Cross-examined. I had never seen him before 8th January—I went to Greenwich at ten, but I waited there an hour before I was shown the men—they were waiting in a corridor—they were men of all ages, two or three had grey hair and some were comparatively young men—the person who cashed the cheque had a grey beard—the only persons I looked at in the corridor were those with grey hair and beards.
what he would be charged with—he said, "It is a mistake, it is a grand mistake"—I took him to the station—I found on him 8s. 1 1/2 d., a 25 cent note, a pocket-knife, umbrella, rule, three pocket handkerchiefs, and five memoranda, which he said were in his handwriting—when charged at the station he pointed to the prosecutrix and said, "I never saw that lady before, did you say on 24th or 28th? I don't know nothing at all about it, can I have bail?"—afterwards I went to his house and saw his son, who gave me these fourteen cheques and three memoranda—I showed the cheques to the prisoner on the 14th, at the Police-court; he said, "They are my cheques, my signature, and my writing."
Cross-examined. I have made inquiries about the prisoner, only as regards the last twelve years—I have known him to be in Sydenham for twelve years, and during that time he had borne the character of a most respectable and honest man—I do not know whether he was in the Royal Arsenal, and afterwards at Krupp's, at Essen—I have heard he was receiving a pension from the Government.
GEORGE SMITH INGLIS . My office is at Red Lion Square, Holborn—I am an expert in handwriting—I have examined and compared this cheque for £8 10s., a bundle of fourteen cheques, five memoranda, and this cheque for £ 15, and I am of opinion that the person who endorsed the £15 cheque, and wrote the memoranda, and signed the fourteen cheques, endorsed this cheque for £8 10s.; if necessary, I am prepared to give my reasons.
Cross-examined. I should say the endorsement was not disguised; if it was it was simply the top of one "W"—experts are only human beings, and liable to make mistakes.
Witnesses for the Defence.
JOHN THOMAS HOLMES MOSS . I am a solicitor, practising at 15, Walbrook, in the City—I have been a solicitor just over twenty years—I am acting for the prisoner in this case—I practise a good deal at Greenwich County Court—on 8th January I was there as solicitor for the plaintiffs, Howarth and Sons, in their action against the prisoner—I have the plaint note, with the date for the hearing of the trial, 8th January, 1892.—the prisoner came before the Deputy-Registrar, Mr. Bristowe, and consented to judgment—that was a little before eleven, and I wanted certain information from him, I had twenty cases there, and I kept him alongside of me till I had finished a case, at 12,25—I will swear the prisoner was in my company from eleven to 12.25—it is a little under two miles from the County Court to the London and South-Western Bank; I know it is over a 2s. cab fare—a tramway runs from Greenwich to Catford; it is a little over two and a-half miles to the terminus there—the prisoner left meat 12.25, with the intention of going home to Stanstead Road, Forest Hill—he would take the omnibus from Catford to Forest Hill.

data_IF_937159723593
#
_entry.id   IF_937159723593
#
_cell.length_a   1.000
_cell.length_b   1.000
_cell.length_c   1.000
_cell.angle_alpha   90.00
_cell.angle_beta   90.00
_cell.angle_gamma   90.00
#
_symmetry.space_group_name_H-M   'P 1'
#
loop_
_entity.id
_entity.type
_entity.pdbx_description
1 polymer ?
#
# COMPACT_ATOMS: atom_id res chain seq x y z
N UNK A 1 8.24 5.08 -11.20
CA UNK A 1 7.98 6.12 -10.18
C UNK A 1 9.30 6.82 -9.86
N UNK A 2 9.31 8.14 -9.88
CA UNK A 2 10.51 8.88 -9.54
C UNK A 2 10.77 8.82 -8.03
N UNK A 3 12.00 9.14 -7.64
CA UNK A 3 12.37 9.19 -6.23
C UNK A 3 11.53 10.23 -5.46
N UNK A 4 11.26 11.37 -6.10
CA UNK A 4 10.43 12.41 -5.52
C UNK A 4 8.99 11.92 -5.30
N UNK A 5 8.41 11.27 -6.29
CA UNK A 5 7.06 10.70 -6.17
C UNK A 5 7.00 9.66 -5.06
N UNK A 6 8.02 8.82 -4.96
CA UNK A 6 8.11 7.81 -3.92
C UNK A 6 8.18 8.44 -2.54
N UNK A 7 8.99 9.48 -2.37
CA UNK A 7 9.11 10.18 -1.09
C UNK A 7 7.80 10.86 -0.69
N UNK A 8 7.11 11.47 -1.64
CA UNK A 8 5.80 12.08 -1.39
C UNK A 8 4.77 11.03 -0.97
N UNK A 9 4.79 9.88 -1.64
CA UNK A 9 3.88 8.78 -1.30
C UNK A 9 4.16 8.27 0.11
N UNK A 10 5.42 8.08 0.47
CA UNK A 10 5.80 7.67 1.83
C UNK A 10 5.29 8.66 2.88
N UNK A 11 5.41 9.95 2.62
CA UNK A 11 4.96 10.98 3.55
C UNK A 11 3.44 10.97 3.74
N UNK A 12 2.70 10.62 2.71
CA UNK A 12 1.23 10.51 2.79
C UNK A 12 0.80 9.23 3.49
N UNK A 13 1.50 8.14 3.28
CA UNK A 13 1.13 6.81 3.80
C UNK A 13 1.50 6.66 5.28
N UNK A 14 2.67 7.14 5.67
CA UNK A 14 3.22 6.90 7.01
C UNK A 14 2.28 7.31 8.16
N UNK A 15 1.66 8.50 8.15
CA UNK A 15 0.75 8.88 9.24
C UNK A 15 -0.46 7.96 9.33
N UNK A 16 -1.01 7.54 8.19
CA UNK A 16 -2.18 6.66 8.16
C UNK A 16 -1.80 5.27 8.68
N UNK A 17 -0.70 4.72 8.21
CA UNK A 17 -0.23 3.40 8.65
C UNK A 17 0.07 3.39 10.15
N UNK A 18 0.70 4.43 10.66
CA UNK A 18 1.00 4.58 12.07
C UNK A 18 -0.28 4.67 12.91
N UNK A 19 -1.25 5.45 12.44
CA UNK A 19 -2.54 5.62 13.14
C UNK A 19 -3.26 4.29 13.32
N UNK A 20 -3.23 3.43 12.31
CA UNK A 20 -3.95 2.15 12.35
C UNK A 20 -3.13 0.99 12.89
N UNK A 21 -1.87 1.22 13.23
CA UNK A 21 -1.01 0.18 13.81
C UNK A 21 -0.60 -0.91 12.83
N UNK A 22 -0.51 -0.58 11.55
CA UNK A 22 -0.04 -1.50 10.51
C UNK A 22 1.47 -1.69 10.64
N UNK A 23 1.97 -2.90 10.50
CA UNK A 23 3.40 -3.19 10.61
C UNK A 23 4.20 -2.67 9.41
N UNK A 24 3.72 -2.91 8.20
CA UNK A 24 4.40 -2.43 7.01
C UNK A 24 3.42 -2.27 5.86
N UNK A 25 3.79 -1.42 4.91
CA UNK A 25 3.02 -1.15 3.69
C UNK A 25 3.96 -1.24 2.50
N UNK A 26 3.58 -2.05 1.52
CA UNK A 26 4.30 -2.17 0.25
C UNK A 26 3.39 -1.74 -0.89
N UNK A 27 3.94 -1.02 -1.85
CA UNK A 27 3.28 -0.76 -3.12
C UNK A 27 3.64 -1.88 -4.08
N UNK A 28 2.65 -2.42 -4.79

Cross-examined. The prisoner was summoned for ten—I had over twenty cases there, and that kept him and me—I have a pretty good memory, I know the plaintiff and defendant in each case, and I should remember the time of this case without referring—the case was down for hearing at ten, but the Deputy did not come into Court till just upon 10.30, and then it had to come on in its order—after it was over I wanted information from him as to who the debtors were who owed money to him—Howarth and Sons were suing him for debt—he left me at 12.30, I
had to go before the Judge after that—he shook hands with me when he went—I had just finished a case, and I had a conversation with him in an interval between my cases, and I looked at the clock; it was 12.25—he said he was going home; going to catch a tram; when you have finished a case you cannot help looking at the clock.
FREDERICK WILLIAM BUCKINGHAM . I live at 12, Jutland Road, Brown Hill Road, Catford—I am a driver on the South-Eastern Metropolitan Tramways Company—at ten o'clock on 8th January, I and Inspector Stansfield went to Mr. Pook's, a solicitor in Greenwich, in consequence of an action against the tram company, in which we were concerned—we saw Mr. Pook's clerk and the prisoner—he said good morning to me and Stansfield—we were together in the office about five or ten minutes—I and Stansfield went there again at twelve o'clock—I saw the prisoner again that day at 12.40 sitting in the corner of the tramcar at Blackheath Hill, about five minutes' walk from the County Court—it was a car going to Catford—I got on at the bar of the car and noticed him—I went on the top—I went to Catford terminus—we got there at two or three minutes after one—the prisoner got out there—from 12.40 to two or three minutes after one the prisoner was in that car—I had seen him before that day; he is a regular rider up and down on the cars—I remember the day, because of going to Pook's office.